Maybe it would be more fruitful to ask why a book of incongruities makes me feel uncomfortable. I like my text to bear some relation to the photographs it captions. This is a reasonable thing for text to do. Text and context. That way, I know what I’m looking at. While Miller shot in film, digital photography has taken things a step further by embedding text (in the form of keywords) in the exif file. And if you post photographs online, you tag them so search engines can properly index them. If your photo of an upper east side mud wrestling competition is tagged #landscape #rural #farm #cow #holstein #patty, the farmer searching for images to decorate his marketing brochure is going to be sorely disappointed. I don’t write this to be flippant, but to illustrate one of the ways in which digital best practices contribute to visual literalism i.e. the belief that the subject of a photograph must bear a one-for-one correspondence to an object in the real world which allows the object to be readily described with a series of specially marked nouns and gerunds e.g. #cow #shitting.


Bunches of carrots at a vegetable stand.

Current photo technology furthers our susceptibility to visual literalism by practically guaranteeing that every shot makes the correspondence between subject and object obvious. Reinforced by literalism in other areas of endeavor—the polarizing effect of social media, the loss of nuance in public discourse, a widespread refusal to engage, or even acknowledge, difference—, what began as a simple observation about the current state of photography has been elevated to an aesthetic which enjoys not merely legitimacy but the force of moral necessity. The failure to make obvious sense is an affront to the sensibilities of decent right-thinking people.

Writing about the contemporary literary novel, the critic, James Wood, calls this aesthetic “commercial realism.” A confluence of trends has produced this aesthetic: the publishing house as subsidiary of the transnational media corporation, the global hegemony of the house style, the digitization and universal dissemination of text, the global ascendancy of rights-based copyright regimes, etc. Commercial realism has such a hold on our collective imagination and on our expectations about what counts as an aesthetic that we can hardly remember what preceded it. We forget that it’s a contingent blip on a wide arc whose trajectory is marked by a long series of other contingent blips.


The indefatigable spirit of the human heart.

What I have described as visual literalism could just as easily be called commercial realism, and for many of the same reasons that invite the term’s application to current literary practices. The same transnational media corporations manage our “visual ecology.” The global hegemony of the house style finds its correlate in the requirements of stock photography pools, modeling agencies, photo competitions, and the EULAs of large photo-sharing web sites. And digitization treats text and images indiscriminately, as do rights-based copyright regimes.

Visual literalism denigrates the metaphor. I use metaphor in its most general sense to indicate the radical leap between disparate thoughts. It’s the patterns of light and dark through a venetian blind that inspire a poem. It’s the image of a snake biting its own tail that prompts a scientific breakthrough. It’s epiphanic. It’s associative. It’s aleatory. It’s a jazz of the eyes.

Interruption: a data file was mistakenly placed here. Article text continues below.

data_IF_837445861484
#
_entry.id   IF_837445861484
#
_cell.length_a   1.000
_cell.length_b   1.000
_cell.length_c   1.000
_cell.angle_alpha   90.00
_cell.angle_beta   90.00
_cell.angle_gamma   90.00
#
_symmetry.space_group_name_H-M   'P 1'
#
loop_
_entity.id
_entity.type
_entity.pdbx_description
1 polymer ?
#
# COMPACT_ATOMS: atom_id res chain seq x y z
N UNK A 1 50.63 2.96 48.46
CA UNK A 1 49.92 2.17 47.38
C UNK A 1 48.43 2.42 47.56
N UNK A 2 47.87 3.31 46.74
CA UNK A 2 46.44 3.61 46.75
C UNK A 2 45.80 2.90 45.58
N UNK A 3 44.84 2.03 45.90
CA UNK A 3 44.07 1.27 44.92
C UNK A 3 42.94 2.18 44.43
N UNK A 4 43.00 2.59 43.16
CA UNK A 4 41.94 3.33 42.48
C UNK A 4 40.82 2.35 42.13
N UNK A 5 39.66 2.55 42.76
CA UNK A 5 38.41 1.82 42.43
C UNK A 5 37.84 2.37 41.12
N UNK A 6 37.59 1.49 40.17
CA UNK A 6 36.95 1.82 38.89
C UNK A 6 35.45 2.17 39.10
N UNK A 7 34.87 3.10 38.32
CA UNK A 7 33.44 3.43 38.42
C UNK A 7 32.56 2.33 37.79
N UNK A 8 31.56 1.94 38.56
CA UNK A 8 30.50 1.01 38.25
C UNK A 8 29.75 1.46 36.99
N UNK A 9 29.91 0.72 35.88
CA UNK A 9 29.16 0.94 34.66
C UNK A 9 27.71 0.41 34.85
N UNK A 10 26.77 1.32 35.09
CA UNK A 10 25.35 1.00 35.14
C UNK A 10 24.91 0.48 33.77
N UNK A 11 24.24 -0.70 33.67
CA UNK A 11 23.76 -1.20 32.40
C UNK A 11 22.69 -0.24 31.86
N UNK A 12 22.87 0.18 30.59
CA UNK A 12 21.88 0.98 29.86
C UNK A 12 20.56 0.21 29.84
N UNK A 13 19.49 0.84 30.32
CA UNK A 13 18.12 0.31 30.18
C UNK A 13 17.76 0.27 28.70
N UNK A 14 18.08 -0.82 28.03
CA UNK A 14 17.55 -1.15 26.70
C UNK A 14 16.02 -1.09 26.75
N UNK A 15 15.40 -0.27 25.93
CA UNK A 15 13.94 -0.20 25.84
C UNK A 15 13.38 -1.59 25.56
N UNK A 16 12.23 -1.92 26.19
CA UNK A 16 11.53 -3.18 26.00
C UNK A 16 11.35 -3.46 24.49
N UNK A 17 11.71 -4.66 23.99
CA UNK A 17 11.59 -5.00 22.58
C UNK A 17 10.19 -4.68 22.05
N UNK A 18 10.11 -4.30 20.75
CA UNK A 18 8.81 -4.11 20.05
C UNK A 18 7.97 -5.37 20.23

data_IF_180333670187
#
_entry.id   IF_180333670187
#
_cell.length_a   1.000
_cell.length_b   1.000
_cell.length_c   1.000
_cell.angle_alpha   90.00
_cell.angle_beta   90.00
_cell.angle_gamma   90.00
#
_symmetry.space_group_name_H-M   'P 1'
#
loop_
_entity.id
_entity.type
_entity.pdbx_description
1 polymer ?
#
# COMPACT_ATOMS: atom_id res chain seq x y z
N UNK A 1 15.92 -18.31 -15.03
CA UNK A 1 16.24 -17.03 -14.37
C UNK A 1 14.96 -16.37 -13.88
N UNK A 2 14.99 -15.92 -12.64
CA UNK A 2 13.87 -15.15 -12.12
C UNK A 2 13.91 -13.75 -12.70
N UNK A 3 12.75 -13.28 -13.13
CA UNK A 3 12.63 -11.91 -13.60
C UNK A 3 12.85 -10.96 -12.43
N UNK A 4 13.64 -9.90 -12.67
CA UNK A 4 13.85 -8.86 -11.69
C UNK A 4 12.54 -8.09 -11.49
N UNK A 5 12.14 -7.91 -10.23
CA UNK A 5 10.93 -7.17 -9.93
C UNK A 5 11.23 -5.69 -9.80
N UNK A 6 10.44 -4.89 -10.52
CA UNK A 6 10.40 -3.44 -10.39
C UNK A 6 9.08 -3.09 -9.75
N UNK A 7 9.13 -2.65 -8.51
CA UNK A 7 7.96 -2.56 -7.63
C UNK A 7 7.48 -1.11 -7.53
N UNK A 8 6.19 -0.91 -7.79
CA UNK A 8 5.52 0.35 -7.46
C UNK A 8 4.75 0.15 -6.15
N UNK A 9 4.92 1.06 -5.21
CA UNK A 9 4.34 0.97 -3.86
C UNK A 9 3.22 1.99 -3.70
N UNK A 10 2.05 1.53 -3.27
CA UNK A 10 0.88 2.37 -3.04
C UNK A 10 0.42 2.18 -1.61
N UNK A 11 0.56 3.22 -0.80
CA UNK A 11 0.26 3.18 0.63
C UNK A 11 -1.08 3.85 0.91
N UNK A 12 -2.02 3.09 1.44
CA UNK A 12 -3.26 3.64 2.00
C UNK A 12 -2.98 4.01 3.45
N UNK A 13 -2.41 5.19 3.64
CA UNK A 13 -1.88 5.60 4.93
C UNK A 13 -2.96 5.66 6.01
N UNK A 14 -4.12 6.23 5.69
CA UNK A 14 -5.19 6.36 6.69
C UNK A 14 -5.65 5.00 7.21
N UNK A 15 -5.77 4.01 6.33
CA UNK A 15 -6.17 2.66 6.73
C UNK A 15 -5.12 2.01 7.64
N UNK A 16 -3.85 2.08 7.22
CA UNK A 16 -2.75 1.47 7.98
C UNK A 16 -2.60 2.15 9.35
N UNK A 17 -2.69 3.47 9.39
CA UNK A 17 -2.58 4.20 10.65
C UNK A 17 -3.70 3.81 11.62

Russian monkeys lost in space.

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Fetishizing the Really Real

I shoot with a DLSR from Canon’s 5D series and so I was delighted to learn that the new 5DS & R cameras would come with a 50 megapixel sensor. Naturally, I began to salivate: at that resolution, imagine the size of the images I could print! Once the exclusive province of medium and large-format Hasselblads costing tens (or even hundreds) of thousands of dollars, the hi-res image has fallen within reach of the consumer pro market. Although affordable, one must use the term advisedly since the 5DS & R bodies retail for more than C$4,000. I was determined to have one, but wasn’t sure how enthusiastic my wife would be about me spending that much money on something she regards as a toy for someone old enough to know better. We cut a deal: I can buy a 5DS but only after I’ve lost 20 lbs. What’s more, I will have to weigh in each morning and if I’m above my target weight, I don’t get to use the camera. My wife will have a healthy new husband who is more likely to provide her with companionship in her old age; I will have a new camera so I can deprive her of companionship in the here and now.

Halfway to my goal, the inevitable happens: rumours suggest that Sony will release a new camera with a 57 megapixel sensor. I’m despondent. I may as well eat a hamburger and drown my sorrows in a pitcher of beer. Who cares what I have slung around my neck as I waddle my fat ass through the streets.


“Accidentally” left my camera in aperture mode while walking indoors.

There will always be hardware that’s just beyond my latest purchase. The same is true of computer monitors, smart phones, tablets, processors, internet connections. Why do we subject ourselves to this cycle of desire and disappointment?

My kneejerk reaction is to suggest that this state of affairs arises from a conspiracy, or at least a synergistic manipulation, of technology manufacturers and global telcos. But in her book, On Photography, Susan Sontag hints at a more benign explanation—benign because it relies on a cultural narrative that predates (and in some respects lies beyond the reach of) technology manufacturers and global telcos. Addressing surrealism in photography, she writes: